Shingo Prize executive director Robson to retire

RP news wires, Noria Corporation
Tags: lean manufacturing

The Shingo Prize for Excellence in Manufacturing announced May 29 the retirement of Dr. Ross Robson as the organization’s executive director.


The following is a statement from Robert D. Miller, the new executive director for the Shingo Prize:


“We are pleased to announce that after nearly 20 years of leadership in industry and the Shingo Prize, Dr. Ross Robson, will pass the baton to me, Bob Miller. A year ago, Ross began a process for transitioning responsibility for the Shingo Prize for Excellence in Manufacturing by bringing me on as associate executive director. The dean of the College of Business at Utah State University, where the Shingo Prize is housed, has announced the next step in that process. Effective immediately, I will assume operational responsibility of the Shingo Prize and will assume the position of executive director on July 1, 2007.


“For nearly 20 years, the Shingo Prize has been a standard of excellence that has inspired countless organizations to excellence. My very first experience with the Shingo Prize occurred in 1997 when I worked for the Gates Rubber Company in Denver, Colorado. One of our plants in Siloam Springs, Arkansas, was faced with the challenging task of significantly raising their internal capabilities to meet the demanding expectations of an entirely new set of customers. After many attempts to resolve many quality issues, plant management became aware of the Shingo Prize criteria and, using it as a model for improvement, began the journey that ultimately put them on a firm foundation. Later, after some incredible work, the plant became a recipient of the Shingo Prize and, more importantly, gained the respect and confidence of their customers. Through his leadership of the Shingo Prize, Dr. Ross Robson has played a critical role in enabling this and many other stories like it for the entire 20 years he has been at the helm. I am profoundly grateful to Ross for his incredible contribution to lean manufacturing. It is hard to calculate the depth of influence Ross has had on North American manufacturing.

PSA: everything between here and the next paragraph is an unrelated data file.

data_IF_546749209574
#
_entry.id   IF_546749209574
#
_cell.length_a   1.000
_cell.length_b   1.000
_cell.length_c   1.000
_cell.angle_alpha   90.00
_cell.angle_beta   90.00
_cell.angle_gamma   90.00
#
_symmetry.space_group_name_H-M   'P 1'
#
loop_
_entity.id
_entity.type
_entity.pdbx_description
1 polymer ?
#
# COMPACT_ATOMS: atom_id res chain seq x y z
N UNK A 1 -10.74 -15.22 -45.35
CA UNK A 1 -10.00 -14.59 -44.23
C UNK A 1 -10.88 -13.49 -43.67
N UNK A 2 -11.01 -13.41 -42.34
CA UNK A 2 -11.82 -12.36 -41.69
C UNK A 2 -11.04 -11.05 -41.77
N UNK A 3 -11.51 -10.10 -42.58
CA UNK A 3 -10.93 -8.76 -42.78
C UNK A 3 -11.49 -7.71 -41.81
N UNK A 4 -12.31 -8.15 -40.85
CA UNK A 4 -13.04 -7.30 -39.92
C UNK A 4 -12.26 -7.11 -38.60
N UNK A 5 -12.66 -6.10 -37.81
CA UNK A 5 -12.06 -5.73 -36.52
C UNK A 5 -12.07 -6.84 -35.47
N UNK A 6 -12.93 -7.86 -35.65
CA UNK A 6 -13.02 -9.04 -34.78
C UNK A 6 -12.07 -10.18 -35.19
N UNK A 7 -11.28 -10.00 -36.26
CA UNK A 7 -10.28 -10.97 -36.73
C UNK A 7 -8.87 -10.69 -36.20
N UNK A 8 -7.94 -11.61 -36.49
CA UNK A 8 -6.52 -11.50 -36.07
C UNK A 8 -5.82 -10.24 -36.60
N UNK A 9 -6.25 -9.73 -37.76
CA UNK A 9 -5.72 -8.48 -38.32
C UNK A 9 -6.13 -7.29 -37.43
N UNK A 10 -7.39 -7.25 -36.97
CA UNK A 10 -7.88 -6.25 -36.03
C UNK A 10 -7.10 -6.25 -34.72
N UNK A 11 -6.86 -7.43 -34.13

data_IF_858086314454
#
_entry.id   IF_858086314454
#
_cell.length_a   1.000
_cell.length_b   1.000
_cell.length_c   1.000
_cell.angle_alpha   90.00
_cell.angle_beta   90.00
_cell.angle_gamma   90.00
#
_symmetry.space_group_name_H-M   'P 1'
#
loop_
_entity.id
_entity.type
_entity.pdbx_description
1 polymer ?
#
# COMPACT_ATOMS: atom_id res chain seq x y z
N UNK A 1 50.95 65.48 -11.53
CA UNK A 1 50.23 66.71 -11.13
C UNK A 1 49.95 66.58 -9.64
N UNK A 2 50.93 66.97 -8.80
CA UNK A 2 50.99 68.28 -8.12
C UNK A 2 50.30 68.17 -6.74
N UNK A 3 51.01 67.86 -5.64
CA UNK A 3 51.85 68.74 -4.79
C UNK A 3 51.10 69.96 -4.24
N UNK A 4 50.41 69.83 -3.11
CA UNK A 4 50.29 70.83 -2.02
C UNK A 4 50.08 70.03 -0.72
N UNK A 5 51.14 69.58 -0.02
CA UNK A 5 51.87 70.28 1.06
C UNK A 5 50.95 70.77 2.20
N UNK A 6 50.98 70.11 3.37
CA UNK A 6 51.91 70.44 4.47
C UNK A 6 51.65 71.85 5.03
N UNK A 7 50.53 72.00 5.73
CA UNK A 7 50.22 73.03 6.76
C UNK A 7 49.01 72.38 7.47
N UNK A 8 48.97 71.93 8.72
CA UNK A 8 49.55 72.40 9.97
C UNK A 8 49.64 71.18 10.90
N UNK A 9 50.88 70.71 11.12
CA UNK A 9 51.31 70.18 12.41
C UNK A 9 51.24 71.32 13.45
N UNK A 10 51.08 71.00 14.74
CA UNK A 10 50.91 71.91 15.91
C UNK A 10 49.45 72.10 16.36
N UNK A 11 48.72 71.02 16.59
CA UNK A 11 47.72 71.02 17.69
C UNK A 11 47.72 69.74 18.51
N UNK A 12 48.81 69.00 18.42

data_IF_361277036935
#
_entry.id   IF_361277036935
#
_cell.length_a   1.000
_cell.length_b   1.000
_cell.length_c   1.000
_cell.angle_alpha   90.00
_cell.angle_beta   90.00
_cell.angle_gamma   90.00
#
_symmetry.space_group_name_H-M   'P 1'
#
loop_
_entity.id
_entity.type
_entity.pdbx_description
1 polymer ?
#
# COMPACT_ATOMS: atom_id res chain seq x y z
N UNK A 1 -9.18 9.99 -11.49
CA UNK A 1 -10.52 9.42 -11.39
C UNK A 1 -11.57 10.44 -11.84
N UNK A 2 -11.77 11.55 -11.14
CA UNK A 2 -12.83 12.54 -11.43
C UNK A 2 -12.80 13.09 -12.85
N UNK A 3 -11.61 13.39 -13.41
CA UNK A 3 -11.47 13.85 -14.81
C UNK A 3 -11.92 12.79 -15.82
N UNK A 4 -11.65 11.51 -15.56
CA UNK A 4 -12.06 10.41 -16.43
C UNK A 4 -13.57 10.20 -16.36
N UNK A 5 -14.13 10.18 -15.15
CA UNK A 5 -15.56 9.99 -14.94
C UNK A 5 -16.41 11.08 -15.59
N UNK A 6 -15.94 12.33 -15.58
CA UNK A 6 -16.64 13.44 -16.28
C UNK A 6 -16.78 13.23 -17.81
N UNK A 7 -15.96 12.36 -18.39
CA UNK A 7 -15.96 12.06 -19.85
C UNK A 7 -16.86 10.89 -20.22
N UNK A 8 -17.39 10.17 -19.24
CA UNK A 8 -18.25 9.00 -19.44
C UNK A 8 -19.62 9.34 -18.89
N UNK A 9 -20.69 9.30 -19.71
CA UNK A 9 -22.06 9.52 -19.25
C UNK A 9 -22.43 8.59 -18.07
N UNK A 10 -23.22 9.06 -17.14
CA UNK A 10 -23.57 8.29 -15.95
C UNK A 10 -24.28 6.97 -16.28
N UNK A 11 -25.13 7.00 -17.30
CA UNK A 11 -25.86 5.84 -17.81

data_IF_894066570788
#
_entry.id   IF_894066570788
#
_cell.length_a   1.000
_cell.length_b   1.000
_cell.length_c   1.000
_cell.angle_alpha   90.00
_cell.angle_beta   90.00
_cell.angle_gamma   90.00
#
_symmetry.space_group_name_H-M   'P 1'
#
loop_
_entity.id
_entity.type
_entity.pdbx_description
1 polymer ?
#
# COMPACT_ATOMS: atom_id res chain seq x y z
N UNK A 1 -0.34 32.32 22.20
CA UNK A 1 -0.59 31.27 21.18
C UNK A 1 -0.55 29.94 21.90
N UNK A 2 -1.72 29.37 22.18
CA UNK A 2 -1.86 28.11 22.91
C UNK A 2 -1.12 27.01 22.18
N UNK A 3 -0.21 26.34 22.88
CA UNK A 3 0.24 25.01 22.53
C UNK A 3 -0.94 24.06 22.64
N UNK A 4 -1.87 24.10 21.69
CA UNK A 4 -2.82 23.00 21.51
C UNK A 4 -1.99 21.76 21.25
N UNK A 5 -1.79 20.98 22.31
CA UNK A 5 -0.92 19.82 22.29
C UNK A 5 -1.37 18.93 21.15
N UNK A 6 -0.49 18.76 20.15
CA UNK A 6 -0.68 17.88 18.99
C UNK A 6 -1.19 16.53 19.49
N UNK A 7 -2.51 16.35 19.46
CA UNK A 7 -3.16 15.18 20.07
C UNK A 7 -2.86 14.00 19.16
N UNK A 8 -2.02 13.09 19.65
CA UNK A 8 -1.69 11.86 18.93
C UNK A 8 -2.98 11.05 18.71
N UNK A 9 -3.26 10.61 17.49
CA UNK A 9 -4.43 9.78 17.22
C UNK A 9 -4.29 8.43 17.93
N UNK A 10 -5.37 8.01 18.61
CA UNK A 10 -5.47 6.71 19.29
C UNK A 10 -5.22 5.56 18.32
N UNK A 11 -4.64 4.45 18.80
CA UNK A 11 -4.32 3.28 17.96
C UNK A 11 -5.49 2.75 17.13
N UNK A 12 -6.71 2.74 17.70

“Because of his work, the Shingo Prize is well positioned to fully realize its potential and to fulfill the vision to be the ‘Nobel Prize’ in business. The very concept of being like a Nobel Prize carries with it an implied strategy such as continuously raising the standard of excellence, expanding the application of the Shingo Prize to many industries and nations. Additionally, it implies building strong relationships with many professional industry associations so that they will recommend to their colleagues the Shingo Prize as a standard of excellence to which they should aspire. 


“Ross will extend his association with the Shingo Prize, working as the director of the Public Sector Shingo Prize, for a few more months to help us develop an extremely important new partnership between the Department of Defense and the Shingo Prize. Between now and February 2008, Ross will assist us by finalizing this relationship. 


“Equally important, Ross will continue to transition the countless critical relationships he has developed in the past 20 years with people all over the world. Beginning in March 2008, Ross will begin a long-overdue research sabbatical so that he can begin writing the first of the many books he has inside of him. He will retire from the College of Business on August 31, 2008, to pursue a consulting career where he will be able to tap his years of experience in lean manufacturing.

“Though change and transition is often difficult, it almost always brings opportunity. We look forward to a new beginning for the Shingo Prize. We are busy preparing recommendations to our board of governors on critical issues relating to our future. Along with improvements to our current processes, we expect to address many issues of opportunity that must be planned well in advance of their execution. We will keep you well apprised of these changes in the months to come.

“Personally, I am honored to associate with the great people who are involved with lean around the world. Without exception, the people I have met have a commitment to and a fundamental respect for people and are committed to excellence. This puts us in association with the best people in business and I am better for each interaction I have.

“We appreciate all that you are doing and look forward to a long and productive affiliation in the years to come.”


For more information about the Shingo Prize, visit

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